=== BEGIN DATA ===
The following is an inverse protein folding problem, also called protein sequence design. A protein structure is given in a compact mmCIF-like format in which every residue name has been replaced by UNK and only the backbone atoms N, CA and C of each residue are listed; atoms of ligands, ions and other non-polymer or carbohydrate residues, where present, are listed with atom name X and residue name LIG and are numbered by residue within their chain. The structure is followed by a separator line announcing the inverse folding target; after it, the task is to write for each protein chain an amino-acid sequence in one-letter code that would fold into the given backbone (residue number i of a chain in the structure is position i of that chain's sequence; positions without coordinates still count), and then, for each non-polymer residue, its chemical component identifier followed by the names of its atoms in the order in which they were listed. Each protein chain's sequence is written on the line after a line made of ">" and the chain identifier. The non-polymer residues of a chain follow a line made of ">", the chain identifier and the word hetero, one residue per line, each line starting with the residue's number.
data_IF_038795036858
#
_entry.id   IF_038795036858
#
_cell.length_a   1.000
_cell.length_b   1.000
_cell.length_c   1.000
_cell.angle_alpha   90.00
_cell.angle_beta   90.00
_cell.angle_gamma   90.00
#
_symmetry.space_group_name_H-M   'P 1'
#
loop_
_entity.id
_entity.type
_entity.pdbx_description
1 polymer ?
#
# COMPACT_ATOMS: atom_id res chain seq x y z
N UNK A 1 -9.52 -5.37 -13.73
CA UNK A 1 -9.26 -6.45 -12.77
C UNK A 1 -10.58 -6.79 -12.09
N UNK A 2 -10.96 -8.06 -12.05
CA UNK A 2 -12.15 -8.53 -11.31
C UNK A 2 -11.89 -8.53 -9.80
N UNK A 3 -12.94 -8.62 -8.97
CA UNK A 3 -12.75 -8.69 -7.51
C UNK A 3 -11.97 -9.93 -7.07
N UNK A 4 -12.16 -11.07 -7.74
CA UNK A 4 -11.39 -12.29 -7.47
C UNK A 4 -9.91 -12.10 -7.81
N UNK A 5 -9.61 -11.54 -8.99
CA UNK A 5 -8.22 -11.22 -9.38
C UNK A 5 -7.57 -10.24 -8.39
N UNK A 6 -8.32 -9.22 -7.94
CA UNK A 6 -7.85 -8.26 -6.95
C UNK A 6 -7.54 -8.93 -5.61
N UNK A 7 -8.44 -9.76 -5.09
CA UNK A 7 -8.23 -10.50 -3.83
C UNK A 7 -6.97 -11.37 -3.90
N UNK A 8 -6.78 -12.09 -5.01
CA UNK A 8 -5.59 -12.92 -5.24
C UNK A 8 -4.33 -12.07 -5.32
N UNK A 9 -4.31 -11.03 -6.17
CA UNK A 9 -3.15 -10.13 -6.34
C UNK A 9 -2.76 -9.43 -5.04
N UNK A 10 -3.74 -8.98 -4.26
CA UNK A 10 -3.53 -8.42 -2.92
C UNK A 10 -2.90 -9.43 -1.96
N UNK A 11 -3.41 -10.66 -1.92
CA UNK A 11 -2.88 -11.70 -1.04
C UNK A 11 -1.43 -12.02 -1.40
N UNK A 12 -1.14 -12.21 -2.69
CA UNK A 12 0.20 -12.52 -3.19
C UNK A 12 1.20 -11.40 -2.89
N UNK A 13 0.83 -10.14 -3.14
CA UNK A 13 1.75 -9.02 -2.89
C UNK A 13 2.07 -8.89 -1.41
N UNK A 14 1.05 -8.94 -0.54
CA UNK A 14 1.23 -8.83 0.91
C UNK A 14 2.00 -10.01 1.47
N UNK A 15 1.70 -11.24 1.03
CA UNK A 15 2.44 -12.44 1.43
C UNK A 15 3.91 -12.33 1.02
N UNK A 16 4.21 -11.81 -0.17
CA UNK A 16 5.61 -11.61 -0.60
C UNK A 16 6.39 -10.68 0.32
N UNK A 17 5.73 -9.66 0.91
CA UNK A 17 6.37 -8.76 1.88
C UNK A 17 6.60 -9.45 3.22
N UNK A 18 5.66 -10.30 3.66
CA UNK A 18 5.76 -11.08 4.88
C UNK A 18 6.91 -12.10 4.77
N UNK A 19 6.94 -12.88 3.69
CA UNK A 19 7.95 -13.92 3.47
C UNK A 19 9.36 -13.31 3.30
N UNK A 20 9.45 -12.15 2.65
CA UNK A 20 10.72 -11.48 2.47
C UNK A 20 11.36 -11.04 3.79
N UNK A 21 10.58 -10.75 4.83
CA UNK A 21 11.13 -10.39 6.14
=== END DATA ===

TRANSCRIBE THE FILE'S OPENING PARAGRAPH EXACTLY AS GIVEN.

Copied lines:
The following is an inverse protein folding problem, also called protein sequence design. A protein structure is given in a compact mmCIF-like format in which every residue name has been replaced by UNK and only the backbone atoms N, CA and C of each residue are listed; atoms of ligands, ions and other non-polymer or carbohydrate residues, where present, are listed with atom name X and residue name LIG and are numbered by residue within their chain. The structure is followed by a separator line announcing the inverse folding target; after it, the task is to write for each protein chain an amino-acid sequence in one-letter code that would fold into the given backbone (residue number i of a chain in the structure is position i of that chain's sequence; positions without coordinates still count), and then, for each non-polymer residue, its chemical component identifier followed by the names of its atoms in the order in which they were listed. Each protein chain's sequence is written on the line after a line made of ">" and the chain identifier. The non-polymer residues of a chain follow a line made of ">", the chain identifier and the word hetero, one residue per line, each line starting with the residue's number.